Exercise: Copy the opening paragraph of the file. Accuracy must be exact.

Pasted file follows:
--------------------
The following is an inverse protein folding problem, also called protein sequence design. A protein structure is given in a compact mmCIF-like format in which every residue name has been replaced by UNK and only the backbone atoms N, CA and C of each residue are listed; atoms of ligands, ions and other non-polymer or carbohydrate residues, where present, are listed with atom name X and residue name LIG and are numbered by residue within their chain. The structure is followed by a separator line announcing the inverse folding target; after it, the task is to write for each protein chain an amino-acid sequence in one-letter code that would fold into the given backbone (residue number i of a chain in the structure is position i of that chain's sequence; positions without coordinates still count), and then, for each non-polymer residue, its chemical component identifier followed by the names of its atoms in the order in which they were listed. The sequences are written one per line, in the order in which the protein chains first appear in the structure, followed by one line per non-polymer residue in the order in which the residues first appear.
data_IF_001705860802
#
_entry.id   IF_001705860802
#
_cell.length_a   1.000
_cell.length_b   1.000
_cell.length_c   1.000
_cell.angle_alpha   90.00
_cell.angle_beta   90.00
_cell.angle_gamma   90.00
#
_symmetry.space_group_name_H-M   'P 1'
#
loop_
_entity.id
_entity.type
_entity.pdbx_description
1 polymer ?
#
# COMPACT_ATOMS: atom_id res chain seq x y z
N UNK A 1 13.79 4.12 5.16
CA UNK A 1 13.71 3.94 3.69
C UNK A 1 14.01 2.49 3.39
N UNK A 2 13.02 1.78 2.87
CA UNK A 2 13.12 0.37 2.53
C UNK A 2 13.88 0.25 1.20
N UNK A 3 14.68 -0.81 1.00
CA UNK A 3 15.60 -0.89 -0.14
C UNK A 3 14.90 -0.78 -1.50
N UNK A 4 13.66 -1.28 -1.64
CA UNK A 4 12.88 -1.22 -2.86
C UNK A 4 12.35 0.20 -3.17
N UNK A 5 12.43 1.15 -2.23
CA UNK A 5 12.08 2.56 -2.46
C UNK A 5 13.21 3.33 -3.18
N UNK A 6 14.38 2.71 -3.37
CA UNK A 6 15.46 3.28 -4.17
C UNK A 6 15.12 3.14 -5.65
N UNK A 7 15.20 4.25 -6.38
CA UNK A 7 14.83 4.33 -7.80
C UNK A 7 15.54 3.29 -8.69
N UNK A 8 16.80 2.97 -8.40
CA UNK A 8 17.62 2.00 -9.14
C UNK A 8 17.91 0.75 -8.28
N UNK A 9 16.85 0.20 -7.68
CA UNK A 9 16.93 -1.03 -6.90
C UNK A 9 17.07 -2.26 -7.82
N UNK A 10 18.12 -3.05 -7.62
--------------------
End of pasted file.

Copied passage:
The following is an inverse protein folding problem, also called protein sequence design. A protein structure is given in a compact mmCIF-like format in which every residue name has been replaced by UNK and only the backbone atoms N, CA and C of each residue are listed; atoms of ligands, ions and other non-polymer or carbohydrate residues, where present, are listed with atom name X and residue name LIG and are numbered by residue within their chain. The structure is followed by a separator line announcing the inverse folding target; after it, the task is to write for each protein chain an amino-acid sequence in one-letter code that would fold into the given backbone (residue number i of a chain in the structure is position i of that chain's sequence; positions without coordinates still count), and then, for each non-polymer residue, its chemical component identifier followed by the names of its atoms in the order in which they were listed. The sequences are written one per line, in the order in which the protein chains first appear in the structure, followed by one line per non-polymer residue in the order in which the residues first appear.